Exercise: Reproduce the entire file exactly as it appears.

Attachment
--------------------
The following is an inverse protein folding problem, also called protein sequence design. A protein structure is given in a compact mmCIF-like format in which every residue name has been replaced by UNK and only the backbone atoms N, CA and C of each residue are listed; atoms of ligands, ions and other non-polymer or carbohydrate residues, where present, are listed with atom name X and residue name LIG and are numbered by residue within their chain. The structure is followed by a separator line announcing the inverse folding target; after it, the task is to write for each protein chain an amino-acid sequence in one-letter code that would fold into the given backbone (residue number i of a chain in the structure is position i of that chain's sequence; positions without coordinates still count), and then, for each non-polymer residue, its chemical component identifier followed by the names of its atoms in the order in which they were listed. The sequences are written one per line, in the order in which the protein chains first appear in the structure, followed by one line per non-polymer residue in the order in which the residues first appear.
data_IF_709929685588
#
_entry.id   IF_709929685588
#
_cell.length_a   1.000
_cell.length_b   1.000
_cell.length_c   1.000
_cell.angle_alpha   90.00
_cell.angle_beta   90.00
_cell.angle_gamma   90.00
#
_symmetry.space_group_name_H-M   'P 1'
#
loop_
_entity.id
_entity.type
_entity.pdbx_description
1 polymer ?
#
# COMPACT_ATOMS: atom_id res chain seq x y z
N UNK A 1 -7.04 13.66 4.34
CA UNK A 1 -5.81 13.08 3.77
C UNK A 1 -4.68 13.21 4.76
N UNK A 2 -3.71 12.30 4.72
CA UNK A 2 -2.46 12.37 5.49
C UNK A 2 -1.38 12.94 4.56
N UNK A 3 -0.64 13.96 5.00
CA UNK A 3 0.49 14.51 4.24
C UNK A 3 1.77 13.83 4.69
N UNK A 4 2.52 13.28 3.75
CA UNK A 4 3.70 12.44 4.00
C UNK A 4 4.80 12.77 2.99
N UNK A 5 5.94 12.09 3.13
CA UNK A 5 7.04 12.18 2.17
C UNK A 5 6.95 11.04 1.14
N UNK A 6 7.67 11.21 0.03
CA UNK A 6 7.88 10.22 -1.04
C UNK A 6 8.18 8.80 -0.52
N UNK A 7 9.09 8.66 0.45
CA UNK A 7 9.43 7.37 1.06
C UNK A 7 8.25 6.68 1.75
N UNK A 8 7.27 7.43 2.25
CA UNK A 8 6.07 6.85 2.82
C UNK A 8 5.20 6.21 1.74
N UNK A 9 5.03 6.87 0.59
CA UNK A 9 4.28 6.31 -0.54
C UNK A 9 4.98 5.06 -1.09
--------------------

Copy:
The following is an inverse protein folding problem, also called protein sequence design. A protein structure is given in a compact mmCIF-like format in which every residue name has been replaced by UNK and only the backbone atoms N, CA and C of each residue are listed; atoms of ligands, ions and other non-polymer or carbohydrate residues, where present, are listed with atom name X and residue name LIG and are numbered by residue within their chain. The structure is followed by a separator line announcing the inverse folding target; after it, the task is to write for each protein chain an amino-acid sequence in one-letter code that would fold into the given backbone (residue number i of a chain in the structure is position i of that chain's sequence; positions without coordinates still count), and then, for each non-polymer residue, its chemical component identifier followed by the names of its atoms in the order in which they were listed. The sequences are written one per line, in the order in which the protein chains first appear in the structure, followed by one line per non-polymer residue in the order in which the residues first appear.
data_IF_709929685588
#
_entry.id   IF_709929685588
#
_cell.length_a   1.000
_cell.length_b   1.000
_cell.length_c   1.000
_cell.angle_alpha   90.00
_cell.angle_beta   90.00
_cell.angle_gamma   90.00
#
_symmetry.space_group_name_H-M   'P 1'
#
loop_
_entity.id
_entity.type
_entity.pdbx_description
1 polymer ?
#
# COMPACT_ATOMS: atom_id res chain seq x y z
N UNK A 1 -7.04 13.66 4.34
CA UNK A 1 -5.81 13.08 3.77
C UNK A 1 -4.68 13.21 4.76
N UNK A 2 -3.71 12.30 4.72
CA UNK A 2 -2.46 12.37 5.49
C UNK A 2 -1.38 12.94 4.56
N UNK A 3 -0.64 13.96 5.00
CA UNK A 3 0.49 14.51 4.24
C UNK A 3 1.77 13.83 4.69
N UNK A 4 2.52 13.28 3.75
CA UNK A 4 3.70 12.44 4.00
C UNK A 4 4.80 12.77 2.99
N UNK A 5 5.94 12.09 3.13
CA UNK A 5 7.04 12.18 2.17
C UNK A 5 6.95 11.04 1.14
N UNK A 6 7.67 11.21 0.03
CA UNK A 6 7.88 10.22 -1.04
C UNK A 6 8.18 8.80 -0.52
N UNK A 7 9.09 8.66 0.45
CA UNK A 7 9.43 7.37 1.06
C UNK A 7 8.25 6.68 1.75
N UNK A 8 7.27 7.43 2.25
CA UNK A 8 6.07 6.85 2.82
C UNK A 8 5.20 6.21 1.74
N UNK A 9 5.03 6.87 0.59
CA UNK A 9 4.28 6.31 -0.54
C UNK A 9 4.98 5.06 -1.09